Conjure a bowl of chili in your head. Does it have big chunks of tomatoes, little nuggets of ground beef, and lots of red beans? Then you’re probably not from Texas. Because in Texas, you’ll rarely (if ever) find a bowl of chili that contains beans.
There’s a saying in Texas: “If you know beans about chili, you know chili ain’t got no beans.” In Texas, “chili” is shorthand for chile con carne, which translates to “chile peppers with meat.” No beans in sight.
Most people think that chili can trace its origins to Mexico, but it’s actually an authentically Texan dish. As the Houston Press explains, “In the 1700s, the government of New Spain recruited Canary Islanders to move to San Antonio. Canary Island women made a tangia-like stew with meat, cumin, garlic, chile peppers, and wild onions that they cooked outdoors in copper kettles in their settlement, La Villita.” Their peculiar, chile and cumin-heavy spice blend resembled the Berber seasoning style of Morocco.” Another early version of chili was a shelf-stable brick of dried beef, suet, and chiles that could be mixed with water to provide cowboys with sustenance out on the range. Over the years, as chili made its way throughout the rest of the United States, it picked up plenty of additional ingredients, but in Texas, it hasn’t changed much from its early days as a Moroccan-style stew.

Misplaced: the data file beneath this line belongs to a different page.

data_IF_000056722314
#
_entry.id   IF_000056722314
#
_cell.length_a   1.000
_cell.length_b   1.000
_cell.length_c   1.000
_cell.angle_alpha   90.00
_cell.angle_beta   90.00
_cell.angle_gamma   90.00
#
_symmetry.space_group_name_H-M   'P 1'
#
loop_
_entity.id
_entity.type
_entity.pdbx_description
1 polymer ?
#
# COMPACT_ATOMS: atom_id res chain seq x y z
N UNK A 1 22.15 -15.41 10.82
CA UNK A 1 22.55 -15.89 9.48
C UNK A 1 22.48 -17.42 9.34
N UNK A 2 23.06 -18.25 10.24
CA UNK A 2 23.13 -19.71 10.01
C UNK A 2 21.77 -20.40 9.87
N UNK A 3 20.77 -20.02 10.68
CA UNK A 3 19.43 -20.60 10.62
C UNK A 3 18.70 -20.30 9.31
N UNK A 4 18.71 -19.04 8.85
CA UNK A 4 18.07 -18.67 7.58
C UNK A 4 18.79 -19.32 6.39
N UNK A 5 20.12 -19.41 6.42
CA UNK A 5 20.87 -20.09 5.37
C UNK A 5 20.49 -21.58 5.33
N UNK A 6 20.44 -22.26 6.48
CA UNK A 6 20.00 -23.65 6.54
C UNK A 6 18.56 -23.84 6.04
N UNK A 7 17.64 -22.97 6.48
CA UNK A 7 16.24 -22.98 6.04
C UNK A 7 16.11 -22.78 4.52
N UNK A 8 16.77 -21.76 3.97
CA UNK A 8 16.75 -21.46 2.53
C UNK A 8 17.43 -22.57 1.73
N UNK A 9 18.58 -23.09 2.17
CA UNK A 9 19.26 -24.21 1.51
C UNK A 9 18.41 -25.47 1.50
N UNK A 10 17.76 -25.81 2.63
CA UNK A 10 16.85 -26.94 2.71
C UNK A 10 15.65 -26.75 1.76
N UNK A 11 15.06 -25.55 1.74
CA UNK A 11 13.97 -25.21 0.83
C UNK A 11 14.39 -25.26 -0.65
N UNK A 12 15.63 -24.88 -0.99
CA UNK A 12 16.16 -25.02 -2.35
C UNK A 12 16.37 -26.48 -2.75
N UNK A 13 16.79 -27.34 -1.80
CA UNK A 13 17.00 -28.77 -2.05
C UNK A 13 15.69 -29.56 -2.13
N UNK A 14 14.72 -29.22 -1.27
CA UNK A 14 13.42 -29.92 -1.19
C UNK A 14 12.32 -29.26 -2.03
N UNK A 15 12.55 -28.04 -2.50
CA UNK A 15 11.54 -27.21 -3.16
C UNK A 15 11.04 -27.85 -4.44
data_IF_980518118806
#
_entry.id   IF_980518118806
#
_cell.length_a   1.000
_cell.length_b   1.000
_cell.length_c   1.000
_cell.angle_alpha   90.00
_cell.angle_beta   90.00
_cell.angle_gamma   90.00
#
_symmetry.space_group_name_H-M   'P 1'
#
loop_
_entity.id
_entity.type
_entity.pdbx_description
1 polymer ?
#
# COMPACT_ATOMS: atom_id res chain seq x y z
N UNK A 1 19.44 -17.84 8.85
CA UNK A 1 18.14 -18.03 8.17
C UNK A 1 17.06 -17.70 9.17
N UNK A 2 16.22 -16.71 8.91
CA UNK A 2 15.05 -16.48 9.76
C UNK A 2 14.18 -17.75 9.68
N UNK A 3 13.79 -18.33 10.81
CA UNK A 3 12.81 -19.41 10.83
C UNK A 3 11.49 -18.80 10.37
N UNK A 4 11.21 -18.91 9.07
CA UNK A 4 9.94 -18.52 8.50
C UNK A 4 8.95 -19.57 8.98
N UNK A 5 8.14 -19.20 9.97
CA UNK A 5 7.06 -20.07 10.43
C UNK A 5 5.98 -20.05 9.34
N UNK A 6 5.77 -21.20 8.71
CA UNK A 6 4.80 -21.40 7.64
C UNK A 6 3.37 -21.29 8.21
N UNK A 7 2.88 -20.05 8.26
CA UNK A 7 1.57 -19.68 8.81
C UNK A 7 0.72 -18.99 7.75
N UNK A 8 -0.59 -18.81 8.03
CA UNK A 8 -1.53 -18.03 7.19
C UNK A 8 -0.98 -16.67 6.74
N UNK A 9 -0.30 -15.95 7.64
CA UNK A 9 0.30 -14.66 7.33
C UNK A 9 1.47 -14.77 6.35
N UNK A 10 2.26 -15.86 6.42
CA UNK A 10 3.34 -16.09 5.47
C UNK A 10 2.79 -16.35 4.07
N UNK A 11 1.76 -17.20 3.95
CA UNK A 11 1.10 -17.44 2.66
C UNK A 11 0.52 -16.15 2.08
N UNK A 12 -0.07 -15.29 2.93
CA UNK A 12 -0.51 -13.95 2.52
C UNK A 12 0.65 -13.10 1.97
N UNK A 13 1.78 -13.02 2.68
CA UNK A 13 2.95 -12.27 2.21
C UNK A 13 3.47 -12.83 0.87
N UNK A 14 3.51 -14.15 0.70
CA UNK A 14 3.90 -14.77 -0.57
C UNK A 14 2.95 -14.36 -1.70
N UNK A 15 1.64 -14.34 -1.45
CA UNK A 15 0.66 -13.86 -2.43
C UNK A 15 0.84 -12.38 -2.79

Head to Texas today and order a “bowl of red” (as the locals call it), and you’ll indeed receive something that more closely resembles a simple beef stew than your vision of modern-day chili: tender chunks of beef (usually chuck) in a rich, thick sauce that contains chiles, maybe some additional spices, and not much else. No tomatoes, no beans. It might not be how you picture chili, but a great bowl of Texas red is a thing of beauty. To learn where to find the best chili in America, click here.